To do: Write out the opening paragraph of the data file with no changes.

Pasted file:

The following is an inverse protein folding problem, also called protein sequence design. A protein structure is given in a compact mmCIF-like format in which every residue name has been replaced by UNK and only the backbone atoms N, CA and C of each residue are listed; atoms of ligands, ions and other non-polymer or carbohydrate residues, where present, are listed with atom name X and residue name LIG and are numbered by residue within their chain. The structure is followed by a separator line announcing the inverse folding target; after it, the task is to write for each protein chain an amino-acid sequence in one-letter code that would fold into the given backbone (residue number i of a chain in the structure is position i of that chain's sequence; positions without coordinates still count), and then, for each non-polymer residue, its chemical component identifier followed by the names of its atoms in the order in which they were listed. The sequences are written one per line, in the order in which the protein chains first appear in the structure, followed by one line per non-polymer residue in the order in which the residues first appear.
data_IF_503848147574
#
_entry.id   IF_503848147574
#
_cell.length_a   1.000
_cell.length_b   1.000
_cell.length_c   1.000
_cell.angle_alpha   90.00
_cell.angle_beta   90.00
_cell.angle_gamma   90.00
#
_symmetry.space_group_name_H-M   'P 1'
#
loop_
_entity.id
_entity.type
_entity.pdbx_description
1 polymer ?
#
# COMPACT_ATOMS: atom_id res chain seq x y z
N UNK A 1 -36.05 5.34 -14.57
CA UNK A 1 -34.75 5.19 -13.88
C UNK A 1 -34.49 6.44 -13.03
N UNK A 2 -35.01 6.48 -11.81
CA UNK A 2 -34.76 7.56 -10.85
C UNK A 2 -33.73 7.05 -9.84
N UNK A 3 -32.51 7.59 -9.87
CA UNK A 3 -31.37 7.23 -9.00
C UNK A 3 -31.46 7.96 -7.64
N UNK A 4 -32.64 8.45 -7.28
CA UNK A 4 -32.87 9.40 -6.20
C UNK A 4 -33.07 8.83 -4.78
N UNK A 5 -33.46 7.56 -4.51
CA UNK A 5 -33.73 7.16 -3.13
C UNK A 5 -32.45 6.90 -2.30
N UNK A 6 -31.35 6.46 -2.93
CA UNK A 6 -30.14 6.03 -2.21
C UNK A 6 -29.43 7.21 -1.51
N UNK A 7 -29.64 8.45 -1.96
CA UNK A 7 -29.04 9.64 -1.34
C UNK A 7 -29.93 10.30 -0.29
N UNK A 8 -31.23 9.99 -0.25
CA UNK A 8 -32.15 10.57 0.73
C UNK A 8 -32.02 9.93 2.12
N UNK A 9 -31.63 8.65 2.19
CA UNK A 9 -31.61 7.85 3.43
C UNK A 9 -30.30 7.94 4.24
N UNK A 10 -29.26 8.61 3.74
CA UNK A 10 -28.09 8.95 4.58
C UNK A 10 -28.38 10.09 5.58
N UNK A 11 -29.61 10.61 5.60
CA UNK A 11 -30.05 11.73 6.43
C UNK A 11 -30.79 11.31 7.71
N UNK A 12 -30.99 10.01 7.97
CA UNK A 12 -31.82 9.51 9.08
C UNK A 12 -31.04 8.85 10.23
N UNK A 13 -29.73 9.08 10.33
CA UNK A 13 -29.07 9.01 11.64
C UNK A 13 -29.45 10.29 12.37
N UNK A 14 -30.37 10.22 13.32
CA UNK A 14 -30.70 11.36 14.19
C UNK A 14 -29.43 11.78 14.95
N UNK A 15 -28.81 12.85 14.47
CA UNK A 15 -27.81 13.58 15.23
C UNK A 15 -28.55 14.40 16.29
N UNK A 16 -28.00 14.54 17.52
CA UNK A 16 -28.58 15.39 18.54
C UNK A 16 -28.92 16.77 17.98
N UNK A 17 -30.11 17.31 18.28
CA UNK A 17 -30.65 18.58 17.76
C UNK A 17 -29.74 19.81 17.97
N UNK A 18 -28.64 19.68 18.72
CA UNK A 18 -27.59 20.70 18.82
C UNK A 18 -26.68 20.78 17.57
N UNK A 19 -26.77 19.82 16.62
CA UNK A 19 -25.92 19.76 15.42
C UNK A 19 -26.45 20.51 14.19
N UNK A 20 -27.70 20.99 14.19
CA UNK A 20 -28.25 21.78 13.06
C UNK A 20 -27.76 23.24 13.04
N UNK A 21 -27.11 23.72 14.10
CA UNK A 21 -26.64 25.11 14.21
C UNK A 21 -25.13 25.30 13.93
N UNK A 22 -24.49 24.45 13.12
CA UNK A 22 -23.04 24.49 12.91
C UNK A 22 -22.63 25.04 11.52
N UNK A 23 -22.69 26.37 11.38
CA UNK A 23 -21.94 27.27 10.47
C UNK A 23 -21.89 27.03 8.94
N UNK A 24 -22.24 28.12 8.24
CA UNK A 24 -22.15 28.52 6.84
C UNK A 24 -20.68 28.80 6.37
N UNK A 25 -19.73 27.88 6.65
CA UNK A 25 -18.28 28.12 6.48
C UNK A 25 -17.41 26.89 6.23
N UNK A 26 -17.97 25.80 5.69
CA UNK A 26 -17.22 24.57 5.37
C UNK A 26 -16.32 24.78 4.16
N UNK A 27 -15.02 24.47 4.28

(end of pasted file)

The following is an inverse protein folding problem, also called protein sequence design. A protein structure is given in a compact mmCIF-like format in which every residue name has been replaced by UNK and only the backbone atoms N, CA and C of each residue are listed; atoms of ligands, ions and other non-polymer or carbohydrate residues, where present, are listed with atom name X and residue name LIG and are numbered by residue within their chain. The structure is followed by a separator line announcing the inverse folding target; after it, the task is to write for each protein chain an amino-acid sequence in one-letter code that would fold into the given backbone (residue number i of a chain in the structure is position i of that chain's sequence; positions without coordinates still count), and then, for each non-polymer residue, its chemical component identifier followed by the names of its atoms in the order in which they were listed. The sequences are written one per line, in the order in which the protein chains first appear in the structure, followed by one line per non-polymer residue in the order in which the residues first appear.